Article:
With Models Proliferating, How to Compare EVs and Hybrids
Brainiacs at M.I.T. built a car-carbon calculator for you
Move over, Tesla. With nearly 20 EV models on the U.S. market, many more hitting the lots this year and next, including a Ford F-150 pickup, and another 60 hybrid models for sale, for the environmentally-conscious car buyer it’s time to get serious about comparing carbon footprint.
The free Carboncounter.com website is a must-stop before you start seriously shopping for a new car. Developed by the Massachusetts Institute of Technology’s Trancik Lab, the landing page of the interactive site scatter-plots estimates of the carbon footprint for hundreds of 2020 and 2021 models (based on estimated emissions in both production and operation), as well as measuring expected operating costs.
You can also search for hundreds more trim versions of those models. (Pro tip: Be sure to check out the Customize button on the upper right. You can filter by state — some states offer EV credits — and game out operating costs based on higher or lower costs for gas, diesel, electricity and hydrogen.)
Drive today below 2030 emission goals
There aren’t any gas or diesel models with emission profiles at or below the 2030 target. But according to Carboncounter.com there are nearly four dozen EV and hybrid models whose estimated carbon footprint is already at or below the 2030 emissions goal for the average car. That target is based on limiting the global temperature rise to 2 degrees Celsius. There are even a few all-electric models (Hyundai Ioniq and Tesla Model 3) that are below 2040 emission targets, and a handful more hovering right around the 2040 target.
Gone are the days when EV choices were mostly limited to compacts and mid-size sedans. Pick your size, and there’s likely more than a few EV/hybrid options to consider.
- Least expensive and environmentally friendly: MINI Cooper SE Hardtop 2 door electric. Its greenhouse gas emissions are estimated to be right at the 2040 target level. And the price (after the federal $7,500 tax credit) starts below $23,000. That said, the driving range per charge is 110 miles. The Nissan Leaf is a close second on emissions/price, with a 147-mile range.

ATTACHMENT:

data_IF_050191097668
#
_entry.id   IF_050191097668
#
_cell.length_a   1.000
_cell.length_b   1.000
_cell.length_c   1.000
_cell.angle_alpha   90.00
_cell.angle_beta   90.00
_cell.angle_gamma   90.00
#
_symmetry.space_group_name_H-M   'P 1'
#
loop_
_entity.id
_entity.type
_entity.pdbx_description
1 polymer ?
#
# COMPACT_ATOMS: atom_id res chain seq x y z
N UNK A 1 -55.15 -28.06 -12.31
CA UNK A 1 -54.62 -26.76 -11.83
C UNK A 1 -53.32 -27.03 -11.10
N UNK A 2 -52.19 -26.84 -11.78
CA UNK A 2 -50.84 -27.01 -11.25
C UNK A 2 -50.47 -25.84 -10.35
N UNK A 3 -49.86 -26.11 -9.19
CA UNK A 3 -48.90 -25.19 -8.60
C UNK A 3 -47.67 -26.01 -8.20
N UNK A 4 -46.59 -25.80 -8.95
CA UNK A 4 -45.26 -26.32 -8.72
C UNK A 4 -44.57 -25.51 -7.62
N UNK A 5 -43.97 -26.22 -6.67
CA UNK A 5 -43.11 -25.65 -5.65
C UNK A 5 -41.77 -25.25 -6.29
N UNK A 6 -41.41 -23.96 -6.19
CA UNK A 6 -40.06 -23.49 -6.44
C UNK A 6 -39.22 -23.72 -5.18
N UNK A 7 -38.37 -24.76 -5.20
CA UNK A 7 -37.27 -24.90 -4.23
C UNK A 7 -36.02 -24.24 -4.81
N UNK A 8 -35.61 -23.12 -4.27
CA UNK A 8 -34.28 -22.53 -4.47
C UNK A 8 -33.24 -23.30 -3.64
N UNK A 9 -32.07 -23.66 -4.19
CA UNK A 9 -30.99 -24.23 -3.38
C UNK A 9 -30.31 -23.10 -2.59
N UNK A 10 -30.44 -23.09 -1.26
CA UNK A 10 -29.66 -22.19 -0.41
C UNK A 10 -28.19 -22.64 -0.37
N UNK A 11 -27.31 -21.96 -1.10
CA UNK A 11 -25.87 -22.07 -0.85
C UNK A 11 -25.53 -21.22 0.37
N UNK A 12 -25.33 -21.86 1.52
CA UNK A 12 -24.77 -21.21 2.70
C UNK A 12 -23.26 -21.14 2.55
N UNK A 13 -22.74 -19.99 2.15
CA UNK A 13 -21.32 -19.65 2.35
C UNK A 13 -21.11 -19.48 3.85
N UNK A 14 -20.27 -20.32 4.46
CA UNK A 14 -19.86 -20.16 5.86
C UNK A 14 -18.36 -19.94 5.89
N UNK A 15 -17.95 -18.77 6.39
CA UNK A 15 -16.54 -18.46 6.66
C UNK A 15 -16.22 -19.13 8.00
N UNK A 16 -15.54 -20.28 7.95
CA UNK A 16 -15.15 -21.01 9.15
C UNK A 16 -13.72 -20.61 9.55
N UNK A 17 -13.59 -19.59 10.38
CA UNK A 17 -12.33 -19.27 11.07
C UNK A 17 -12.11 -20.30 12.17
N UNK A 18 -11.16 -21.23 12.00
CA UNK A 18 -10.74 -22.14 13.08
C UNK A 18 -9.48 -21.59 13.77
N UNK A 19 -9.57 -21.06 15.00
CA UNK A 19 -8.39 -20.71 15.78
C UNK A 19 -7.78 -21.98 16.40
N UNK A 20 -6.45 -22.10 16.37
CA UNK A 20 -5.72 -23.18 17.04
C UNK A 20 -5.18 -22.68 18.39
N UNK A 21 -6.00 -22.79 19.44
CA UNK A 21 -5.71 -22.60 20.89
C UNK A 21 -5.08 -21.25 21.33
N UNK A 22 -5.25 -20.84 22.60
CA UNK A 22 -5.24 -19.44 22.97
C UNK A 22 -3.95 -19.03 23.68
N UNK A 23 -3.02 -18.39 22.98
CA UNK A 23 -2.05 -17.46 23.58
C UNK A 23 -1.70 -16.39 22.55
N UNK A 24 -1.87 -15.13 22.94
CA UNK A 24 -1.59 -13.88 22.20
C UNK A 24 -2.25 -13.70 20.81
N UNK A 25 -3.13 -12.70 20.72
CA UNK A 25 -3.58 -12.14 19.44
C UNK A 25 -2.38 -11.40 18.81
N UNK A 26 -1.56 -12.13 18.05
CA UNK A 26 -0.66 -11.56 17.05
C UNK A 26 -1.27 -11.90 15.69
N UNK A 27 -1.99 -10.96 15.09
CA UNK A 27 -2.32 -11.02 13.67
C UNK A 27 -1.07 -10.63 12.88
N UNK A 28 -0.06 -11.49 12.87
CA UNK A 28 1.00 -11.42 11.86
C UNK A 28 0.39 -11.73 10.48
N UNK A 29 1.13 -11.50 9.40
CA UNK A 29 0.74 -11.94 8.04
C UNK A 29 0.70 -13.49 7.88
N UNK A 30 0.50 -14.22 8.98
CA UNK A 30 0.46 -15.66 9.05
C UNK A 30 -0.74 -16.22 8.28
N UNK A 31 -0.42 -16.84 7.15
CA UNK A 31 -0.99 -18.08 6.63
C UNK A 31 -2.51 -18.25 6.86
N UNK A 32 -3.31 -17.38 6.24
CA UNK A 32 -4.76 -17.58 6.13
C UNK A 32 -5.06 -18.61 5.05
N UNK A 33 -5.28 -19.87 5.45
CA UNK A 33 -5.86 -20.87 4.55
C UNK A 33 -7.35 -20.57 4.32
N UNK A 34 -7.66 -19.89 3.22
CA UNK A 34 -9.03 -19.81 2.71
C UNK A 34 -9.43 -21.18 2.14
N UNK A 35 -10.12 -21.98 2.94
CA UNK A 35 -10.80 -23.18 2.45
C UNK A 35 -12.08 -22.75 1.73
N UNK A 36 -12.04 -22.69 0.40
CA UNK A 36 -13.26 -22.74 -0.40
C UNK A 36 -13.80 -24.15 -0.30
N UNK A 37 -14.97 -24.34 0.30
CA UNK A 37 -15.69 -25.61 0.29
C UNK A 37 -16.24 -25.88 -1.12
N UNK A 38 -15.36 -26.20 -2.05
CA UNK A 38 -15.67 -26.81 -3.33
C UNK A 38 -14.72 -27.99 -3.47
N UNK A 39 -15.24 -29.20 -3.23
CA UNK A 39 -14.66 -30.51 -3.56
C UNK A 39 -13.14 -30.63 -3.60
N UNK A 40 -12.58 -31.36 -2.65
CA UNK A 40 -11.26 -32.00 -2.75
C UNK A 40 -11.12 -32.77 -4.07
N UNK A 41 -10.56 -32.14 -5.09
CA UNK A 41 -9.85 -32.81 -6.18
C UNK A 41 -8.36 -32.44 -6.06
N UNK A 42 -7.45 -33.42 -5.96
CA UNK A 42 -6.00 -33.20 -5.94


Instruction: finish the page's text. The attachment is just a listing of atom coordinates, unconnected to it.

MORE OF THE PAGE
- Best on emissions. Hyundai Ioniq electric. A 170-mile driving range. And a starting price below $26,000 after the federal tax credit.
- Great on emissions with more driving range: Tesla 3 Standard Range Plus. Carbon footprint is already below the 2040 emissions target, and a driving range of 250 miles. The starting price is around $38,000. If you need more mileage per charge, the Tesla 3 Long Range clocks in at around 353 miles, but you pay for that extra battery juice: The starting price is around $47,000.
- Compact SUVs. There are six all-electric models with estimated greenhouse emissions at or below the 2030 target. The most wallet-friendly electric compact SUV is the Hyundai Kona Electric. It is better on emissions and less expensive than the new Volkswagen ID.4 that has been grabbing headlines. If you want an all-wheel drive experience, the Tesla Model Y Long Range (320-plus miles) has a starting base price that is about $10,000 less than the Tesla Model Y Performance model. For hybrid enthusiasts, no full hybrid currently is below the 2030 emissions target. But two hybrid plug-ins are: the Toyota RAV 4 Prime 4WD and Subaru Crosstrek Hybrid AWD.
- Full/midsize SUV. The only model that is already below the 2030 emission target is the all-electric Audi e-tron. The Volvo XC90 AWD plug-in hybrid, has the next-best emissions output, though it is above the 2030 target.
- Minivan: The Chrysler Pacifica Hybrid slightly edges out the Toyota Sienna Hybrid 2D on both emissions and price, though neither is yet at the 2030 emissions target (but pretty darn close).
New car buyers are increasingly opting for electric vehicles (EVs) and hybrids. An analysis by Cox Automotive and Kelley Blue Book estimates that nearly 8% of sales in the first quarter were either full-on EVs, or hybrids, up from 4.8% a year earlier.
But if you can wait, it is anticipated that as early as 2023, falling EV battery production costs will push EV sticker prices down to the level of traditional internal combustion engine (gas) cars.